Saturday, March 31, 2007

Mr. Holland's Opus

Have you ever liked your teacher? Have you ever understood what he or she is going through?

The movie Mr. Holland’s Opus is about one teacher who has never planned a career in ‘lighting up’ young minds, in fact, he was thinking more of a career with more fame and fortune. Richard Dreyfuss plays the composer Glenn Holland who has big dreams of being a musical composer. But then, as they say, life happened (translation, marriage) and he was forced to take up a job as a music teacher at a local high school. The ‘teaching gig’ as Glenn called it was only to be a short stop. And boy was he wrong.

He hated teaching at first. Day in and day out all he had were blank stares and failed test scores. Amidst his frustration he remembered being a student and how his mind was elsewhere. It was ironic that even with the tables turned his mind was still somewhere else. The problem was so acute that Principal Helen Jacobs (Olympia Dukakis) said she has never seen a teacher surpassed a student’s zeal of getting the hell out of the school.

To set Glenn straight, Principal Jacobs reminded him of another job a teacher has to do other than give students information – you are also here, she said, to give them a compass. From then on Glenn renewed his approached, and it is something that should be learned by any communicator: know your audience.

What do children listen to? And from there he drew out the passions of the children, at the same time teaching the concepts of music. On the side, he became an adviser and a friend to all that came into his room. He made every effort to connect.

Glenn Holland became an institution teaching many students not only musical notes but to how to live. Yet his dream of being a composer remained, and by measuring his life through it he thought himself a failure. In a send-off party his notion of failure was corrected by a former student now State governor. Look around the auditorium she said, you have touched the lives of all here present. You are not a failure.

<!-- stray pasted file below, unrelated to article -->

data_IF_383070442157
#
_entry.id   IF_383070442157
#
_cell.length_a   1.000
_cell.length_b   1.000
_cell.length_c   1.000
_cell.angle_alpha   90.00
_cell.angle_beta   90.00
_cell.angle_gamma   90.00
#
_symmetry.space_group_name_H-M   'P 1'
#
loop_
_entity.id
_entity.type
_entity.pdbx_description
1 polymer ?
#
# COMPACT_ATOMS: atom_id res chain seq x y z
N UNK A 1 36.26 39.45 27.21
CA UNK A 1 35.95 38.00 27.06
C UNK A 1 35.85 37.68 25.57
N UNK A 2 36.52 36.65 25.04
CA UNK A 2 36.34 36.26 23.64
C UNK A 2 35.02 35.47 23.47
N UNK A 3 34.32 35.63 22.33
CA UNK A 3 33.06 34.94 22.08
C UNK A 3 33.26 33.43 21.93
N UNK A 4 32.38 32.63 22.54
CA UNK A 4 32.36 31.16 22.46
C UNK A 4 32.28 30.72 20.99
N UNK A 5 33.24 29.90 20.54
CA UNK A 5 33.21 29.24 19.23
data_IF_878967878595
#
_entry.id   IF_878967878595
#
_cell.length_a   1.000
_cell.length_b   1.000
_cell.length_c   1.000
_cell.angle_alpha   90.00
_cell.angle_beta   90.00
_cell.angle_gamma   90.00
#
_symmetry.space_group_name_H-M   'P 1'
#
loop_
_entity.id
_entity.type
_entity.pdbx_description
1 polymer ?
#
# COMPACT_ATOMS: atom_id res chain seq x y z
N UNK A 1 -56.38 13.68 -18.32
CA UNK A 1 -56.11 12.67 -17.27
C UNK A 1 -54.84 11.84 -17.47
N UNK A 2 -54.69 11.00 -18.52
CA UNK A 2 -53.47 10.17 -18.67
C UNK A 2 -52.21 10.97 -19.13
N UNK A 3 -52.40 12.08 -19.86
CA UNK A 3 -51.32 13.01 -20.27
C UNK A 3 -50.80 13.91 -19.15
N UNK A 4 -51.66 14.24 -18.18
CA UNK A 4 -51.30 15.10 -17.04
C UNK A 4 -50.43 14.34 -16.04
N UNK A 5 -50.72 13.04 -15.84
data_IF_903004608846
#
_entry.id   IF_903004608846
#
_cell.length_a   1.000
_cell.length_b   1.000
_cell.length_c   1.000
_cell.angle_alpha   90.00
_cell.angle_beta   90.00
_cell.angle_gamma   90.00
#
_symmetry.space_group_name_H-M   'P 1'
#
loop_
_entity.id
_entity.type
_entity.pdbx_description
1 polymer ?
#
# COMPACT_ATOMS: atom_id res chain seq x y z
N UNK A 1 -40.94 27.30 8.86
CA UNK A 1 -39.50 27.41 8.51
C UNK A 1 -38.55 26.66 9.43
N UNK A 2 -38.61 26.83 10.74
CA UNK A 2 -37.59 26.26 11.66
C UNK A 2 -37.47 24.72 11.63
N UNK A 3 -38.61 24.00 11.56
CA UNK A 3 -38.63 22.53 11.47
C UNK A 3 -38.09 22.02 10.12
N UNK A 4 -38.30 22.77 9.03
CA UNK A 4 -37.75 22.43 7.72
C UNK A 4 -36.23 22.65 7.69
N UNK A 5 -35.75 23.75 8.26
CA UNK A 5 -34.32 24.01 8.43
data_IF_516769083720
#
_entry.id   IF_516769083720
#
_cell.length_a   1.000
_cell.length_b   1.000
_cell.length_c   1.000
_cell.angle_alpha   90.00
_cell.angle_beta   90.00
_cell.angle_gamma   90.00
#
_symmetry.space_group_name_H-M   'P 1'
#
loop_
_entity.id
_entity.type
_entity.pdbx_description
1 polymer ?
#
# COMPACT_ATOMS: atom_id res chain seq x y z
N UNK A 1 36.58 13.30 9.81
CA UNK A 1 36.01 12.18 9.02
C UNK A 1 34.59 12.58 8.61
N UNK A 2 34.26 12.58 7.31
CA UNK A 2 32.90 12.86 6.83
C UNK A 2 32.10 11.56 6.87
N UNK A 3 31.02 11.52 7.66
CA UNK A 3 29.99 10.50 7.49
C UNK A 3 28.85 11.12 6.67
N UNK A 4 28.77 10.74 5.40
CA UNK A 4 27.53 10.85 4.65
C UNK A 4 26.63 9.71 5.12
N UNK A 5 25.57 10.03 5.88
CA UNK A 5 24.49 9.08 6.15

The auditorium scene was my favorite as it showed some consolation, or more aptly put, corrected the notion of the character that he lead a failed existence. Mr. Holland’s Opus had my attention all the way. It was a great movie and a great cast especially its lead Richard Dreyfuss who was doing one of his best performances ever. Watching the movie made me miss school but honestly not music class. I was never liked singing in front of class.

Furthermore, the movie also made me think about teachers and wished I could have been friendlier, or more to the point, obedient. I never thought I’d get to miss those guys. It never crossed my mind to see what they are going through. All I though was that they wanted to torture me.

Lastly, the movie got me into thinking mode as to what fame is. What really is the fixation with fame? Is it money or is it about having an effect on people, being remembered? Are you meant something to somebody? Have you affected people’s lives? I believe that the answer is all about affecting people, whether those fame seekers admit it or not. But to the question of much effect I’ve made, as it happened to Glenn Holland, those questions are not mine to answer. And it won’t be answered for many years. . .